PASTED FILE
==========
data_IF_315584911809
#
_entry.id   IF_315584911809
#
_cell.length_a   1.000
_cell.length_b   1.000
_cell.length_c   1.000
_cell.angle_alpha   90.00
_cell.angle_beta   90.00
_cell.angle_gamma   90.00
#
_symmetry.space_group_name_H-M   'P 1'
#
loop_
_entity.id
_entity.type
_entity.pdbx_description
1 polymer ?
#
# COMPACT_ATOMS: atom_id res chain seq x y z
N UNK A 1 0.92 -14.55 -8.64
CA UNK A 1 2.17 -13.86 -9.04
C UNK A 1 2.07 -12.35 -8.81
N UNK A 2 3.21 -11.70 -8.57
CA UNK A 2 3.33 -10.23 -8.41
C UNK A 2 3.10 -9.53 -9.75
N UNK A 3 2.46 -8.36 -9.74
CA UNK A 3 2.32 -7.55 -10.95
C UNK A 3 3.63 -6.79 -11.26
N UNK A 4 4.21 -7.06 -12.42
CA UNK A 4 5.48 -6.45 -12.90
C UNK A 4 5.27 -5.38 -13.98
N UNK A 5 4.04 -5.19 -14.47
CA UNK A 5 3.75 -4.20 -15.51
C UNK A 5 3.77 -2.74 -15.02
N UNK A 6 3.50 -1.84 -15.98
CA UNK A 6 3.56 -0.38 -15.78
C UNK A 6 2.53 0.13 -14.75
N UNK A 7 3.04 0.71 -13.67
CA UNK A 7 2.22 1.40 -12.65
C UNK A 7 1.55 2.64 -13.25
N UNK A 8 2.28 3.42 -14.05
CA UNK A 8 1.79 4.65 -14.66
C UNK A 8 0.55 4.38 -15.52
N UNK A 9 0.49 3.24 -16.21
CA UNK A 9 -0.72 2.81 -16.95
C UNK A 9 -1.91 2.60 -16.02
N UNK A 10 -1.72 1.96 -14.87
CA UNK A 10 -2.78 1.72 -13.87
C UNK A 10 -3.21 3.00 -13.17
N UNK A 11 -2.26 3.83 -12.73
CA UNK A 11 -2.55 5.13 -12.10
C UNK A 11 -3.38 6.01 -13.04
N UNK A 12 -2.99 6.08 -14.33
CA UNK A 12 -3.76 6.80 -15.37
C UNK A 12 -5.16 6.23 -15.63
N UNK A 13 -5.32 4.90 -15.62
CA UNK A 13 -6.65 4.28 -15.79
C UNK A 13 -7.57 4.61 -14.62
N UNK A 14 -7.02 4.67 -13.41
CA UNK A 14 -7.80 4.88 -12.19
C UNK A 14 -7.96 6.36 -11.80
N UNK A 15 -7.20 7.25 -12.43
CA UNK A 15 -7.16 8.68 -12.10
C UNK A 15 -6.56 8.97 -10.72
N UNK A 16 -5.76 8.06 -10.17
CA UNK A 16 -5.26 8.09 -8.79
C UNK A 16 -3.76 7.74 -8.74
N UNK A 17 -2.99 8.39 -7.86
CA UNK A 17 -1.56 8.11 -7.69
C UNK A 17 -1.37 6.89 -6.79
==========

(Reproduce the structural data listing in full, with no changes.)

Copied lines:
data_IF_315584911809
#
_entry.id   IF_315584911809
#
_cell.length_a   1.000
_cell.length_b   1.000
_cell.length_c   1.000
_cell.angle_alpha   90.00
_cell.angle_beta   90.00
_cell.angle_gamma   90.00
#
_symmetry.space_group_name_H-M   'P 1'
#
loop_
_entity.id
_entity.type
_entity.pdbx_description
1 polymer ?
#
# COMPACT_ATOMS: atom_id res chain seq x y z
N UNK A 1 0.92 -14.55 -8.64
CA UNK A 1 2.17 -13.86 -9.04
C UNK A 1 2.07 -12.35 -8.81
N UNK A 2 3.21 -11.70 -8.57
CA UNK A 2 3.33 -10.23 -8.41
C UNK A 2 3.10 -9.53 -9.75
N UNK A 3 2.46 -8.36 -9.74
CA UNK A 3 2.32 -7.55 -10.95
C UNK A 3 3.63 -6.79 -11.26
N UNK A 4 4.21 -7.06 -12.42
CA UNK A 4 5.48 -6.45 -12.90
C UNK A 4 5.27 -5.38 -13.98
N UNK A 5 4.04 -5.19 -14.47
CA UNK A 5 3.75 -4.20 -15.51
C UNK A 5 3.77 -2.74 -15.02
N UNK A 6 3.50 -1.84 -15.98
CA UNK A 6 3.56 -0.38 -15.78
C UNK A 6 2.53 0.13 -14.75
N UNK A 7 3.04 0.71 -13.67
CA UNK A 7 2.22 1.40 -12.65
C UNK A 7 1.55 2.64 -13.25
N UNK A 8 2.28 3.42 -14.05
CA UNK A 8 1.79 4.65 -14.66
C UNK A 8 0.55 4.38 -15.52
N UNK A 9 0.49 3.24 -16.21
CA UNK A 9 -0.72 2.81 -16.95
C UNK A 9 -1.91 2.60 -16.02
N UNK A 10 -1.72 1.96 -14.87
CA UNK A 10 -2.78 1.72 -13.87
C UNK A 10 -3.21 3.00 -13.17
N UNK A 11 -2.26 3.83 -12.73
CA UNK A 11 -2.55 5.13 -12.10
C UNK A 11 -3.38 6.01 -13.04
N UNK A 12 -2.99 6.08 -14.33
CA UNK A 12 -3.76 6.80 -15.37
C UNK A 12 -5.16 6.23 -15.63
N UNK A 13 -5.32 4.90 -15.62
CA UNK A 13 -6.65 4.28 -15.79
C UNK A 13 -7.57 4.61 -14.62
N UNK A 14 -7.02 4.67 -13.41
CA UNK A 14 -7.80 4.88 -12.19
C UNK A 14 -7.96 6.36 -11.80
N UNK A 15 -7.20 7.25 -12.43
CA UNK A 15 -7.16 8.68 -12.10
C UNK A 15 -6.56 8.97 -10.72
N UNK A 16 -5.76 8.06 -10.17
CA UNK A 16 -5.26 8.09 -8.79
C UNK A 16 -3.76 7.74 -8.74
N UNK A 17 -2.99 8.39 -7.86
CA UNK A 17 -1.56 8.11 -7.69
C UNK A 17 -1.37 6.89 -6.79